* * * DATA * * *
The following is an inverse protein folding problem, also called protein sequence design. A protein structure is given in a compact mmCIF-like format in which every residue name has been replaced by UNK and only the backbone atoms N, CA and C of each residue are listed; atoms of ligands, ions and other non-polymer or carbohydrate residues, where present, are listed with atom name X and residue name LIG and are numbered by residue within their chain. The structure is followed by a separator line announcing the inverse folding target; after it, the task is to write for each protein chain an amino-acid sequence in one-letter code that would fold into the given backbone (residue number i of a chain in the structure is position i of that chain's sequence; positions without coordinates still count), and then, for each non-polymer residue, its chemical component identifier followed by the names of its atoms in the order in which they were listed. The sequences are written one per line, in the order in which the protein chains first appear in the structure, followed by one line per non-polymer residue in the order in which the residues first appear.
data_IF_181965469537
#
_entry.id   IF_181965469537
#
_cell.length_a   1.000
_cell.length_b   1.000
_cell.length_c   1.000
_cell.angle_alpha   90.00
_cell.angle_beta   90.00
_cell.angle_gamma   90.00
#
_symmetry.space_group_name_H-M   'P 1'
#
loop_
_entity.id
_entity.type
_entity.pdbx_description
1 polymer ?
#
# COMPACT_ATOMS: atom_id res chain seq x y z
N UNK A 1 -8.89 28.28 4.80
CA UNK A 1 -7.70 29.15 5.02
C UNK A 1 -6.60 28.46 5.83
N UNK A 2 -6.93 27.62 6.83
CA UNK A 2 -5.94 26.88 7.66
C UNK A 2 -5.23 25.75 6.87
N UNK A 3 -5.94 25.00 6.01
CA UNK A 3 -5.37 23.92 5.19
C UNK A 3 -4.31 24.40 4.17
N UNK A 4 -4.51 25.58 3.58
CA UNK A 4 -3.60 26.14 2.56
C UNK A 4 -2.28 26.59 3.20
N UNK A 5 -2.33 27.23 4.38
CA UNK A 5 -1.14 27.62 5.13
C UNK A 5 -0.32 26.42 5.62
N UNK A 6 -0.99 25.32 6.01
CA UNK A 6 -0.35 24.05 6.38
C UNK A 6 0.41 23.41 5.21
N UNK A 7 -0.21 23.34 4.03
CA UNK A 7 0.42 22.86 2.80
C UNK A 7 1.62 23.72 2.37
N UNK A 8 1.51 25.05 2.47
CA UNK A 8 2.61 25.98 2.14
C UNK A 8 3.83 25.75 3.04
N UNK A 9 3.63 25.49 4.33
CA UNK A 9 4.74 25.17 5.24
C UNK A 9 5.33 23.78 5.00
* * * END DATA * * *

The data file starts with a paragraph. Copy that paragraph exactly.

The following is an inverse protein folding problem, also called protein sequence design. A protein structure is given in a compact mmCIF-like format in which every residue name has been replaced by UNK and only the backbone atoms N, CA and C of each residue are listed; atoms of ligands, ions and other non-polymer or carbohydrate residues, where present, are listed with atom name X and residue name LIG and are numbered by residue within their chain. The structure is followed by a separator line announcing the inverse folding target; after it, the task is to write for each protein chain an amino-acid sequence in one-letter code that would fold into the given backbone (residue number i of a chain in the structure is position i of that chain's sequence; positions without coordinates still count), and then, for each non-polymer residue, its chemical component identifier followed by the names of its atoms in the order in which they were listed. The sequences are written one per line, in the order in which the protein chains first appear in the structure, followed by one line per non-polymer residue in the order in which the residues first appear.